The headlock throw is a move that goes by many names. It’s alternatively titled the head-and-arm throw or vaguely described as a hip toss. I’m 100% confident there’s a Judo term for the technique, but I’m not going to make an educated guess, because the consequence of getting it wrong is to be incessantly flamed on Twitter.
Call it whatever you want: every junior high school wrestler’s favorite takedown has become synonymous with women’s MMA. A fair share of the credit/blame is due to Ronda Rousey, a world-class Judo practitioner who made it work despite the lack of friction and grips provided by the gi. Otherwise, there are a whole lot of ladies without scholastic wrestling backgrounds headlock throwing — or attempting to head lock throw — other female fighters without that wrestling pedigree.
There’s a reason the headlock throw seldom makes it to the varsity squad. With a bit of sweat added to the equation, it’s so damn easy for the would-be victim to slip out the back door into a dominant position. There’s not even a required action from the defending fighter; it’s a case of “just let the opponent fall off.”
When the throw does work, it has a pair of similarly large problems. First and foremost, momentum can take the throwing fighter over and land them in bottom position. In order to land that toss, the attacking grappler must fully commit to the throw … which can then roll them over.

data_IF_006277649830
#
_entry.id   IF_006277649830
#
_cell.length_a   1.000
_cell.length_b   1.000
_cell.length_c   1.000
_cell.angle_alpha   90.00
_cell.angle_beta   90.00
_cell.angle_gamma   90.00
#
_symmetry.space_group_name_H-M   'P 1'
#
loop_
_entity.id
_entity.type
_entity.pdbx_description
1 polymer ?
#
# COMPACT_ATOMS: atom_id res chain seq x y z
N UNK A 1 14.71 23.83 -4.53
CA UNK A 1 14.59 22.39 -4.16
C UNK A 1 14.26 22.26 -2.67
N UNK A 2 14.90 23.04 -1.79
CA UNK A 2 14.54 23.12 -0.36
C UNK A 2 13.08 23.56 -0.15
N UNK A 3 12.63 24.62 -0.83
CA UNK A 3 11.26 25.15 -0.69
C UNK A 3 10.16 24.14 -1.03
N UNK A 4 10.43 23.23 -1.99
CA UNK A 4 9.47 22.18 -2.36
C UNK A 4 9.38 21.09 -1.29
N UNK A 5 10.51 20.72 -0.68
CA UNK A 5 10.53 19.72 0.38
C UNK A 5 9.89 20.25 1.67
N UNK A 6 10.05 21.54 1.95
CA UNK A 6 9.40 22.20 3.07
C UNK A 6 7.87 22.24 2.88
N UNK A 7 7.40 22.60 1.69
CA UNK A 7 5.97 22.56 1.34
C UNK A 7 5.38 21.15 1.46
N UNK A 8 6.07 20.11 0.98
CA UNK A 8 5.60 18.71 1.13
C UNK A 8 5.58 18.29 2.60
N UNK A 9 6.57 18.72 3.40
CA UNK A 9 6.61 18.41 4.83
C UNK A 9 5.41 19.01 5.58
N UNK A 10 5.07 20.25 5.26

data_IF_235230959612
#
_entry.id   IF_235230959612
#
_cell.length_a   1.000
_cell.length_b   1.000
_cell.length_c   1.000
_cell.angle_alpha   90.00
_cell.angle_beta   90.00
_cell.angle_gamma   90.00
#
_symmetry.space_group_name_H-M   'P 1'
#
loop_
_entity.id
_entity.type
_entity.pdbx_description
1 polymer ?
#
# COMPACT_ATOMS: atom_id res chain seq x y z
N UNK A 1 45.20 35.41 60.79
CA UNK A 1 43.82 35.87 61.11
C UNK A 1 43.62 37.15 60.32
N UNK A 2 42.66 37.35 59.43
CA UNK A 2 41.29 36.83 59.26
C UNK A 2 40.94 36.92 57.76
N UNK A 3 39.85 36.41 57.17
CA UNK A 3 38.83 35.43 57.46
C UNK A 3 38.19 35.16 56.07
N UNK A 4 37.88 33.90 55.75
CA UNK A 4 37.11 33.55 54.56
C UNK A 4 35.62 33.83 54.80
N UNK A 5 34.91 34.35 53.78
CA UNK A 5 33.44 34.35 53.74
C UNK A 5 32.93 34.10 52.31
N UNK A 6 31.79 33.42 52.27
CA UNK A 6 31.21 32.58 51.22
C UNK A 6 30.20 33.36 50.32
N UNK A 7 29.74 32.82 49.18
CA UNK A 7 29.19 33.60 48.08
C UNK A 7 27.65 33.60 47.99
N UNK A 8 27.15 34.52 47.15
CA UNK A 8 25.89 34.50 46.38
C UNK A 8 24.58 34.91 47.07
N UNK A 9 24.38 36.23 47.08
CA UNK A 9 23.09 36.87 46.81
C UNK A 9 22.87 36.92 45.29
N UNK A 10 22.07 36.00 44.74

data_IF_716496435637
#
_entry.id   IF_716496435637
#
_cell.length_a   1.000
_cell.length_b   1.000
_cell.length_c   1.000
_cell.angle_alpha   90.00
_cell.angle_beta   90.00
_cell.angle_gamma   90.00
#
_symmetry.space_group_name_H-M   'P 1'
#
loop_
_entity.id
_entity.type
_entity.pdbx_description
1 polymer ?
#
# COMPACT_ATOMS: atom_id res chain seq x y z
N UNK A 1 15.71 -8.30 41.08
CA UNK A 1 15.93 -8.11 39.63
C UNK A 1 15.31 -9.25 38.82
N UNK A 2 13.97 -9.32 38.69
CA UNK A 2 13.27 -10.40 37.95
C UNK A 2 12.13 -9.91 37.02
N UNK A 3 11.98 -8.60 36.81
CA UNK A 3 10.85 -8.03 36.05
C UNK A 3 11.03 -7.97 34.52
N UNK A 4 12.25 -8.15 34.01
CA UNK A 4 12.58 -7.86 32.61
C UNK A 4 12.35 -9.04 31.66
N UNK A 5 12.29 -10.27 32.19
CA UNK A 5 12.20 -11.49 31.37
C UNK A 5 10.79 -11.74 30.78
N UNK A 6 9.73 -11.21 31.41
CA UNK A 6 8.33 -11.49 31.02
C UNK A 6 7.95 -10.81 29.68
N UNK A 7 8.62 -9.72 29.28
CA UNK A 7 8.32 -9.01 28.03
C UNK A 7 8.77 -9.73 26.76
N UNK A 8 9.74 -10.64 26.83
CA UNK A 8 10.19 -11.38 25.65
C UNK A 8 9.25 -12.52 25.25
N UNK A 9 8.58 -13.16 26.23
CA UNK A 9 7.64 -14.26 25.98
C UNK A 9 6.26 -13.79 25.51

Lastly. if a fighter manages not to slip off and if a fighter manages not to get rolled over, they land in a mediocre position! Side control is great, but the whole key to controlling an opponent from top side is controlling the far side underhook. The headlock throw lands the thrower in side control without the far side underhook, meaning the bottom fighter has an easy avenue towards the back or at least back to their feet.
Rousey countered this by immediately jumping onto the overhook armbar. She essentially followed one extremely low percentage technique with another, making it work because she was an absolute specialist in that position. Until last night, Valentina Shevchenko routinely made it work by being the more physical, stronger woman at 125 lbs.
Taila Santos’ own strength and grappling experience negated that usual edge. Against an opponent who could match that brawn, Shevchenko looked far more like some random undercard prospect getting reversed time and time again …
Okay, that might be an exaggeration. Truthfully, Shevchenko executes the throw far better than most of her peers. She torques her body properly and yanks her opponent over her hip well. Shevchenko remains a technician who does not execute any move imperfectly.
The problem is it’s a bad f—king move for MMA. It landed Shevchenko in bottom position numerous times, resulting in extended grappling exchanges that could have been more easily won kickboxing battles.
It was a tactical error that nearly cost her the belt.
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